Concerns regarding the excessive incarceration of maintenance defaulters were highlighted during the public hearings on the Maintenance Amendment Bill today. The Bill is currently before the Portfolio Committee of Justice and Correctional Services and public hearings were set down for one day.
Acting Committee Chairperson Ms Makgathatso Pilane-Majake said MPs we must care for the well-being of the child. She said many children of South Africa go hungry even when their fathers can afford to pay.
The Bill proposes to increase the penalty for failure to pay maintenance from a maximum of one year imprisonment to three years in prison. It further proposes to increase penalties for the wilful interruption of a maintenance enquiry from six months in jail to one year.
The Bill proposes an increase in penalties for a third party to pay money in terms of an emolument attachment order from a maximum of six months in prison to two years. The proposed penalty for maintenance payers who fail to give notice of a change of address, employment or residence has increased from six months in prison to one year.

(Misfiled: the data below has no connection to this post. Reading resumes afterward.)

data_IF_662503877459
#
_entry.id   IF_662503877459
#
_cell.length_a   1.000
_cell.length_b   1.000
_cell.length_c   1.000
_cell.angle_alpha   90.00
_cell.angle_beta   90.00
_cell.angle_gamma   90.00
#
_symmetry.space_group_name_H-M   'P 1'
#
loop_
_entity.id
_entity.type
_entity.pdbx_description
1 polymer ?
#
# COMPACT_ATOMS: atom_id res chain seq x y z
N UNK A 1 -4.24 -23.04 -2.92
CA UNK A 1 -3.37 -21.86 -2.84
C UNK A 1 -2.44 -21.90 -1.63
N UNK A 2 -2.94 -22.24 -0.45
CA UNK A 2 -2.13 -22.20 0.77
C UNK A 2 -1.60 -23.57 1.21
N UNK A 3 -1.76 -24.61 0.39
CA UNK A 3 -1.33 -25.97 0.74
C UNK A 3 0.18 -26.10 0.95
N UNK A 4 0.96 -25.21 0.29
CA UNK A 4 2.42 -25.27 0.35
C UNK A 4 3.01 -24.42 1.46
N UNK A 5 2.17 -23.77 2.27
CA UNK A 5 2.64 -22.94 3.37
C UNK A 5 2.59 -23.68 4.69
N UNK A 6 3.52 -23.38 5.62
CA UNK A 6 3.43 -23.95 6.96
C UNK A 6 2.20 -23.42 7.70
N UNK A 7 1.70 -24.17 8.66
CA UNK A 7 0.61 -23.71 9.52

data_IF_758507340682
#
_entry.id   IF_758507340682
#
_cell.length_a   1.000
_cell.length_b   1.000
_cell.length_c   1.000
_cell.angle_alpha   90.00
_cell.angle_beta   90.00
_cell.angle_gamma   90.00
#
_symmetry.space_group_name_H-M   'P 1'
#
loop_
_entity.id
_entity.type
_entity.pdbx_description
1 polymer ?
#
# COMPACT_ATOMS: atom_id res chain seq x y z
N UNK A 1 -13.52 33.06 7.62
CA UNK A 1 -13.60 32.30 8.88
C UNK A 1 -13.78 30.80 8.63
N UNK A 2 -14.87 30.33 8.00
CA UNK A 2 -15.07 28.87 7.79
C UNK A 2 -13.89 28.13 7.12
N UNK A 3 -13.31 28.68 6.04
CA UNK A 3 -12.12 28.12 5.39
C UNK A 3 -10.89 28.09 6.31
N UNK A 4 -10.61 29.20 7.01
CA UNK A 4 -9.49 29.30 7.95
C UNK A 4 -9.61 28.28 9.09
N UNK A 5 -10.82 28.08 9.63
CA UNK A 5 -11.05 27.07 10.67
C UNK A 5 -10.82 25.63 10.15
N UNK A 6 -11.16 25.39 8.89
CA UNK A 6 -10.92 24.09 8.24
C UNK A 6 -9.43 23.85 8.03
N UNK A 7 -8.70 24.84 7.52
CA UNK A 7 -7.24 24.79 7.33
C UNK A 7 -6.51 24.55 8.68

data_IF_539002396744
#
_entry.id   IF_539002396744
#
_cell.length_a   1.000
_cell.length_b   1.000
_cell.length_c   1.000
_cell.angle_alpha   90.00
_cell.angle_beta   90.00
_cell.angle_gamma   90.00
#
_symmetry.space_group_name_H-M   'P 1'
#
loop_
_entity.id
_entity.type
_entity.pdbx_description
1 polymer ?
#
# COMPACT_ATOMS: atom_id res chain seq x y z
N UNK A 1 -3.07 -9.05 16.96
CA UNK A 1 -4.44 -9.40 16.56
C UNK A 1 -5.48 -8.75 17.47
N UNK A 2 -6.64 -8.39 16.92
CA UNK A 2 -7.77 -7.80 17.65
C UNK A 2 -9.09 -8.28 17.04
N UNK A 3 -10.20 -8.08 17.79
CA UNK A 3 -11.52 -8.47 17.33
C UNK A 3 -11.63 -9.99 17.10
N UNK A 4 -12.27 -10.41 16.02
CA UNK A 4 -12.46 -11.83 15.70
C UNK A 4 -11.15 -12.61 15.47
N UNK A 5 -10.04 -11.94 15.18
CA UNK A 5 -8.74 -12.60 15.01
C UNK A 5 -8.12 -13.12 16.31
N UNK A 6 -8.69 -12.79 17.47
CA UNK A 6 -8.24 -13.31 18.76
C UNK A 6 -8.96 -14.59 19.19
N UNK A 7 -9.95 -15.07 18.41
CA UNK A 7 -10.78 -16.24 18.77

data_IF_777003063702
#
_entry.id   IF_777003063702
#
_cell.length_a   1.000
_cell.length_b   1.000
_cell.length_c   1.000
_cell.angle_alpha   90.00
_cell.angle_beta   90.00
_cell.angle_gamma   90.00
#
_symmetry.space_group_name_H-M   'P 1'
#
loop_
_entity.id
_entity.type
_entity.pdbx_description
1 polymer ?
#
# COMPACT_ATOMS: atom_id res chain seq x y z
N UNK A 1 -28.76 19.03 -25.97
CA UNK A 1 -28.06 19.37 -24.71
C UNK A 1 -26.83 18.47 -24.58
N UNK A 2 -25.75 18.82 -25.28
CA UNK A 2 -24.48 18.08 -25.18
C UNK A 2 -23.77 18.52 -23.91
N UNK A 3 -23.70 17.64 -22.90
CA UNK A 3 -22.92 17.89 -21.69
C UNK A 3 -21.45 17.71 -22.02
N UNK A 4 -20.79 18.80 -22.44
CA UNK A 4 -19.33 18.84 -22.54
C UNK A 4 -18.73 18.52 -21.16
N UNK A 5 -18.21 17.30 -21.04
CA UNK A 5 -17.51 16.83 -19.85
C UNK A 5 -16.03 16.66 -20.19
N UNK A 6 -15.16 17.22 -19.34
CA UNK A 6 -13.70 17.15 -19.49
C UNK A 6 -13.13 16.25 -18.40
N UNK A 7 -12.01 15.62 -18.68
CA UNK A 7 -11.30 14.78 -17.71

Mr Wessel van den Berg from Sonke Gender Justice said detention is not an appropriate sanction for non-compliance and there are far-reaching consequences for such penalties.
Mr Van den Berg said if a defaulter is imprisoned, he goes into arrears even more as he is unable to pay. He suggested penalties such as withholding a visa or passport. He said the proposed penalties go beyond the maximum in countries such as the United States, the United Kingdom and Canada.
Committee Member Mr Bongani Bongo agreed that incarceration is harsh. “If you are taking them to prison, you are creating a social problem because you may find they are looking after six or seven other people. It may even affect some Members of Parliament.”
Another Committee Member, Mr Loyiso Mpumlwana, agreed and said that even the current six months in prison is too high, as prisons are already full.
Mr James Selfe, who also serves on the Committee, agreed that prisons might be overfull but said that penalties are a deterrent for those who can afford to pay but refuse to do so.
25 February 2015
Source : Parliament of South Africa